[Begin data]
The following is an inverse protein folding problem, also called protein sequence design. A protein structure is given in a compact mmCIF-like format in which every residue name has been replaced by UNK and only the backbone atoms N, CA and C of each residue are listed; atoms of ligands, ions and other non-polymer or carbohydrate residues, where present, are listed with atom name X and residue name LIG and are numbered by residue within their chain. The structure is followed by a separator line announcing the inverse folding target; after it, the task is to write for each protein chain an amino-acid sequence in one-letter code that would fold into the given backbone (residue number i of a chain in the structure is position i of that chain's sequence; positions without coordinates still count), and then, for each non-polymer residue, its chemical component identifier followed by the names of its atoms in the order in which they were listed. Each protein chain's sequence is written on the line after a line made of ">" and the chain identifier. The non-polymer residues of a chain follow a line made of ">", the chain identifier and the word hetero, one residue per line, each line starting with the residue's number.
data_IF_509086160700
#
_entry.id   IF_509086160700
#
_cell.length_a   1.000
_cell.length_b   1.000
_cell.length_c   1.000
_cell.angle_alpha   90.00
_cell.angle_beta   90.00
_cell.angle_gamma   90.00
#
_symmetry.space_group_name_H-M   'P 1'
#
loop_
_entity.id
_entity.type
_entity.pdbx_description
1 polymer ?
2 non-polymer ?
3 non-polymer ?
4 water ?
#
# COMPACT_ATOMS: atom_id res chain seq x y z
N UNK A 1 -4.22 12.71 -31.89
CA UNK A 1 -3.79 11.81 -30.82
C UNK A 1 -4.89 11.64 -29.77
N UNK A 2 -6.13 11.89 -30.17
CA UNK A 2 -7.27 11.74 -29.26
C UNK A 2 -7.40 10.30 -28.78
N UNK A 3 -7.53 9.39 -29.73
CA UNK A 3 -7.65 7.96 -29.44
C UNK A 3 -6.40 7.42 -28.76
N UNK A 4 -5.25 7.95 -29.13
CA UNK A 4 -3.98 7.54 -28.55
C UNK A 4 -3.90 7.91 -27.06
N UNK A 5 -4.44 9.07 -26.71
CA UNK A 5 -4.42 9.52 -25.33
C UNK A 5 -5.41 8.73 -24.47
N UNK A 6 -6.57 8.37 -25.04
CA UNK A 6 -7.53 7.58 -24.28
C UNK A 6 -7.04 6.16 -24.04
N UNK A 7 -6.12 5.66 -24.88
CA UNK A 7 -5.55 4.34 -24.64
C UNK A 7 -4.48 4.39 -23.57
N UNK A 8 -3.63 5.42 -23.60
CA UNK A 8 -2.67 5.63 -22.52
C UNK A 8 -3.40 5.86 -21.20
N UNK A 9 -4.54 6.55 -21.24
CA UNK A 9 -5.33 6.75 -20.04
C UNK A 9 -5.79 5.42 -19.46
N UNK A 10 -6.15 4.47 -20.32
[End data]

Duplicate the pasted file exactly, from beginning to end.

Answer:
The following is an inverse protein folding problem, also called protein sequence design. A protein structure is given in a compact mmCIF-like format in which every residue name has been replaced by UNK and only the backbone atoms N, CA and C of each residue are listed; atoms of ligands, ions and other non-polymer or carbohydrate residues, where present, are listed with atom name X and residue name LIG and are numbered by residue within their chain. The structure is followed by a separator line announcing the inverse folding target; after it, the task is to write for each protein chain an amino-acid sequence in one-letter code that would fold into the given backbone (residue number i of a chain in the structure is position i of that chain's sequence; positions without coordinates still count), and then, for each non-polymer residue, its chemical component identifier followed by the names of its atoms in the order in which they were listed. Each protein chain's sequence is written on the line after a line made of ">" and the chain identifier. The non-polymer residues of a chain follow a line made of ">", the chain identifier and the word hetero, one residue per line, each line starting with the residue's number.
data_IF_509086160700
#
_entry.id   IF_509086160700
#
_cell.length_a   1.000
_cell.length_b   1.000
_cell.length_c   1.000
_cell.angle_alpha   90.00
_cell.angle_beta   90.00
_cell.angle_gamma   90.00
#
_symmetry.space_group_name_H-M   'P 1'
#
loop_
_entity.id
_entity.type
_entity.pdbx_description
1 polymer ?
2 non-polymer ?
3 non-polymer ?
4 water ?
#
# COMPACT_ATOMS: atom_id res chain seq x y z
N UNK A 1 -4.22 12.71 -31.89
CA UNK A 1 -3.79 11.81 -30.82
C UNK A 1 -4.89 11.64 -29.77
N UNK A 2 -6.13 11.89 -30.17
CA UNK A 2 -7.27 11.74 -29.26
C UNK A 2 -7.40 10.30 -28.78
N UNK A 3 -7.53 9.39 -29.73
CA UNK A 3 -7.65 7.96 -29.44
C UNK A 3 -6.40 7.42 -28.76
N UNK A 4 -5.25 7.95 -29.13
CA UNK A 4 -3.98 7.54 -28.55
C UNK A 4 -3.90 7.91 -27.06
N UNK A 5 -4.44 9.07 -26.71
CA UNK A 5 -4.42 9.52 -25.33
C UNK A 5 -5.41 8.73 -24.47
N UNK A 6 -6.57 8.37 -25.04
CA UNK A 6 -7.53 7.58 -24.28
C UNK A 6 -7.04 6.16 -24.04
N UNK A 7 -6.12 5.66 -24.88
CA UNK A 7 -5.55 4.34 -24.64
C UNK A 7 -4.48 4.39 -23.57
N UNK A 8 -3.63 5.42 -23.60
CA UNK A 8 -2.67 5.63 -22.52
C UNK A 8 -3.40 5.86 -21.20
N UNK A 9 -4.54 6.55 -21.24
CA UNK A 9 -5.33 6.75 -20.04
C UNK A 9 -5.79 5.42 -19.46
N UNK A 10 -6.15 4.47 -20.32